Recently, the Founder and CEO of MRM wrote a LinkedIn series on why and when an organization should tweak or ultimately toss their tech stack. We’ve put the criteria in one place so you and your team are able to ask the same questions MRM did when cleaning up our tech stack.

Now onto the big question: is it time to throw out your existing tech stack?

Is it time to tune up your tech stack or start from scratch, and what are the potential business impacts of both? For a lot of us, the spring season comes with the usual ‘spring cleaning’ around the house or yard.

It might be time to apply that same annual look when it comes to our tech stacks.

At Measured Results Marketing, we’ve had a number of conversations internally, with clients, and with prospects to evaluate whether the clean-up in their existing marketing and sales operation tools is worth the fine tuning or if it’s time to start fresh.

Like any exercise regarding your tech stack, we started the process by taking inventory of our current stack to see what was under the hood.

MRM has undergone quite a few changes over the last decade, in terms of the sophistication of the tools that we use as well as the applications that we have added. What we found was surprising and, frankly, a little scary. We found around 50 applications in total to scrub through with a fine tooth comb.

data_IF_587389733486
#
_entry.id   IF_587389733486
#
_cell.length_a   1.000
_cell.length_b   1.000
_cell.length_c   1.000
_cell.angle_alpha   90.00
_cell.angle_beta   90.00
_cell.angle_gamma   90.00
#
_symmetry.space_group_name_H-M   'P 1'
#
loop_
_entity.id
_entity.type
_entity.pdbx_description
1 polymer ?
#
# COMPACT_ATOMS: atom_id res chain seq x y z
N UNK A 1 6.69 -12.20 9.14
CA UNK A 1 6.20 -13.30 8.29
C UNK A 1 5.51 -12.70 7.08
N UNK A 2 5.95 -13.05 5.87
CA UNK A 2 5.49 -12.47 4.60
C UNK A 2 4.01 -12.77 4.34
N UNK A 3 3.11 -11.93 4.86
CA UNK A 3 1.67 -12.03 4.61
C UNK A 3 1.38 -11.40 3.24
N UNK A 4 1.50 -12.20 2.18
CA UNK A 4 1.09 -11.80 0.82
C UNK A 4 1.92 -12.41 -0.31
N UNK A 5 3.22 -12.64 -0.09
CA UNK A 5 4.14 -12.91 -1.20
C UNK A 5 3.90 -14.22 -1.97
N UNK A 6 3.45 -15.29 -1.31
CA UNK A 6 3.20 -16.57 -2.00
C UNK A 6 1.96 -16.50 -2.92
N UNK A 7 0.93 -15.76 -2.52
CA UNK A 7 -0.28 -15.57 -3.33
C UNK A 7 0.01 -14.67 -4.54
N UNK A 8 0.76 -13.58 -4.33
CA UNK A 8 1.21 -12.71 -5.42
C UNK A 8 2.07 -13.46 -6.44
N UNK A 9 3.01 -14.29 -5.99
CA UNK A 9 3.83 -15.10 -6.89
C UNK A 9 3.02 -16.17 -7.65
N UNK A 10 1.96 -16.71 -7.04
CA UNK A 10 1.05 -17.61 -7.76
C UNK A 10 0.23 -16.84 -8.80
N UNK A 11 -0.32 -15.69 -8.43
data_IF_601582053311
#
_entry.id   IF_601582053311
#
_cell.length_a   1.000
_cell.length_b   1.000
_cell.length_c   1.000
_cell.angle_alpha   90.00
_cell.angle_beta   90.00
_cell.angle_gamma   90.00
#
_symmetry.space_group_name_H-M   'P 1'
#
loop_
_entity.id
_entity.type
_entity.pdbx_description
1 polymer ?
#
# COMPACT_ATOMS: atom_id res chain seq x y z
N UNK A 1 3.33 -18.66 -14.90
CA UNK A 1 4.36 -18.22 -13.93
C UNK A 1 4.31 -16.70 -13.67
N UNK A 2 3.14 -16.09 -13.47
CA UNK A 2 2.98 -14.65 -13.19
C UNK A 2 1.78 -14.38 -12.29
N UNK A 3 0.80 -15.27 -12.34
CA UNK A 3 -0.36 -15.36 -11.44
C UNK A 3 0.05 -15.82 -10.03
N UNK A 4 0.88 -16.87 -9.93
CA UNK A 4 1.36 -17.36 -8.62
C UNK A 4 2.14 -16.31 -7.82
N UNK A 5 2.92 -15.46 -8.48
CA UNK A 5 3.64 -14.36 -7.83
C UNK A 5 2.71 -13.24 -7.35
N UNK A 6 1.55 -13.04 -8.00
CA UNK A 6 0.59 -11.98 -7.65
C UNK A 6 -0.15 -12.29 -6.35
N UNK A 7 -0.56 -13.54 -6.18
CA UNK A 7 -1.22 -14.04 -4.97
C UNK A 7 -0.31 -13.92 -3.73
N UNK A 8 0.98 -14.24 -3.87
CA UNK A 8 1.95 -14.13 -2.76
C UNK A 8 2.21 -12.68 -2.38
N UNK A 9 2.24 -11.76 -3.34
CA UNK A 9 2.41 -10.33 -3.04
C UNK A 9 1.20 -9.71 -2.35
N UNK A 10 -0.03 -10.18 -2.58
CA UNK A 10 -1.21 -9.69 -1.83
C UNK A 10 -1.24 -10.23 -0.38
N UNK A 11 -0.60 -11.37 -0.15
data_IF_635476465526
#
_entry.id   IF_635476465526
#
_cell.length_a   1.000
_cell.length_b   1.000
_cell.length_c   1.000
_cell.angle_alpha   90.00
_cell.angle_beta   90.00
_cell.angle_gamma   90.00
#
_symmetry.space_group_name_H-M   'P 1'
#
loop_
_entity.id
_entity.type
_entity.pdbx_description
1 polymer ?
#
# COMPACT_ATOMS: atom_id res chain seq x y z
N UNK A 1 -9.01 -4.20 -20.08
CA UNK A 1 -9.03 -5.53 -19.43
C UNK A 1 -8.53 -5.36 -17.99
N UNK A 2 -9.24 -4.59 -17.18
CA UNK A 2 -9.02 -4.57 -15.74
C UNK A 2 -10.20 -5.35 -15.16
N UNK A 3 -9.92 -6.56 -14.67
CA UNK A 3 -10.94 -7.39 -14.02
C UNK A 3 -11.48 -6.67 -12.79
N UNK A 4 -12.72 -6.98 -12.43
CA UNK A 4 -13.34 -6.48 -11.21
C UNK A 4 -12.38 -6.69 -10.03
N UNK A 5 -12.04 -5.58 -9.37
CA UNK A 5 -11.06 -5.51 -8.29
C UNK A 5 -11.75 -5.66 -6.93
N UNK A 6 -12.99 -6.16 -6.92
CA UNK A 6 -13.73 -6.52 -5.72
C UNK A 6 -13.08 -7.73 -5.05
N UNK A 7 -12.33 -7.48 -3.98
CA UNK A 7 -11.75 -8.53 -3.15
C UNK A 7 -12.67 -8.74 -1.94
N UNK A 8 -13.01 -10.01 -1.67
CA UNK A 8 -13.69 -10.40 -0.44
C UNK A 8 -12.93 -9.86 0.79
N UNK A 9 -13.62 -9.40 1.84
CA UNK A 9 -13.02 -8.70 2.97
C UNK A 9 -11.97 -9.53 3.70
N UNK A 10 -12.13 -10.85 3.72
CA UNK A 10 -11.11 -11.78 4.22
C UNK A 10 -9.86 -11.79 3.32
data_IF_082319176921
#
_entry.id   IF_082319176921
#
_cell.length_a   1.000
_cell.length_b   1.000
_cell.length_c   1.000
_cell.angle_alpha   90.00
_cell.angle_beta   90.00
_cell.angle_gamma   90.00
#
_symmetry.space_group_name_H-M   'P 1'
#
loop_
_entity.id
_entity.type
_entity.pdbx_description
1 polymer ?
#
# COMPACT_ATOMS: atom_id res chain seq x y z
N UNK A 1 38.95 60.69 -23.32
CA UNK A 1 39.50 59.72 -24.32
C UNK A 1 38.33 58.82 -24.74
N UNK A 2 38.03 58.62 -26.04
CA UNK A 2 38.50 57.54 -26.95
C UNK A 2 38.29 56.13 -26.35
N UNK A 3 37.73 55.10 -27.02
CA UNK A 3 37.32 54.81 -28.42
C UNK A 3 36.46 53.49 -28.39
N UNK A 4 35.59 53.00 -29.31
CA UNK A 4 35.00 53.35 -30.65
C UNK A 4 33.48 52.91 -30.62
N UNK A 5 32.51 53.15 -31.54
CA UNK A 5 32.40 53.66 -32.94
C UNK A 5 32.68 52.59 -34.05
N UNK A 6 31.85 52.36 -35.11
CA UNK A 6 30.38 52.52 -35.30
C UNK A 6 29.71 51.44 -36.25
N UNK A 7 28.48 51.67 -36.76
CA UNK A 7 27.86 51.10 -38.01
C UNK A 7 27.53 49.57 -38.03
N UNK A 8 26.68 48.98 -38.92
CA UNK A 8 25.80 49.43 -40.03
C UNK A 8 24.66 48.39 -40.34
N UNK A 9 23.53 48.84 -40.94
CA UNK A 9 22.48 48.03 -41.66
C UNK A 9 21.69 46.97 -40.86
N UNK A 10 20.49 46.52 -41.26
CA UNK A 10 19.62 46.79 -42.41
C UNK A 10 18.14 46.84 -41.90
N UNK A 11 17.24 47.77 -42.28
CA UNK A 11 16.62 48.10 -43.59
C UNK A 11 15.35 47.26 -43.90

I’ll share the decision criteria we came up with to tackle the million dollar question of tuning vs. rebuilding. 

Taming a technology stack audit can be a nightmare. We’re opening up about an internal exercise that we had based on many conversations with our prospects and customers alike. 

That question? After a year, do we tune or rebuild our technology stack?

Let’s dive into the evaluation process of how we decided on the tune vs. build argument for nearly 50 applications.

 

Criteria 1

Map out requirements in terms of what we need now without considering what’s already been built.

This is pretty hard to do when you’re working with a group of scientists, engineers, and marketers, as those considerations and needs vary.

A good example of this first step is a blog called Six Snappy Steps to Conducting a Marketing Tech Stack Audit

TLDR, with regards to the CRM angle.

The requirements:

  • Mechanism to capture all leads and online activity, regardless of source
  • To filter or qualify them so that we are creating the right experience based on where someone needs help
  • Create an experience for every visitor based on the relationship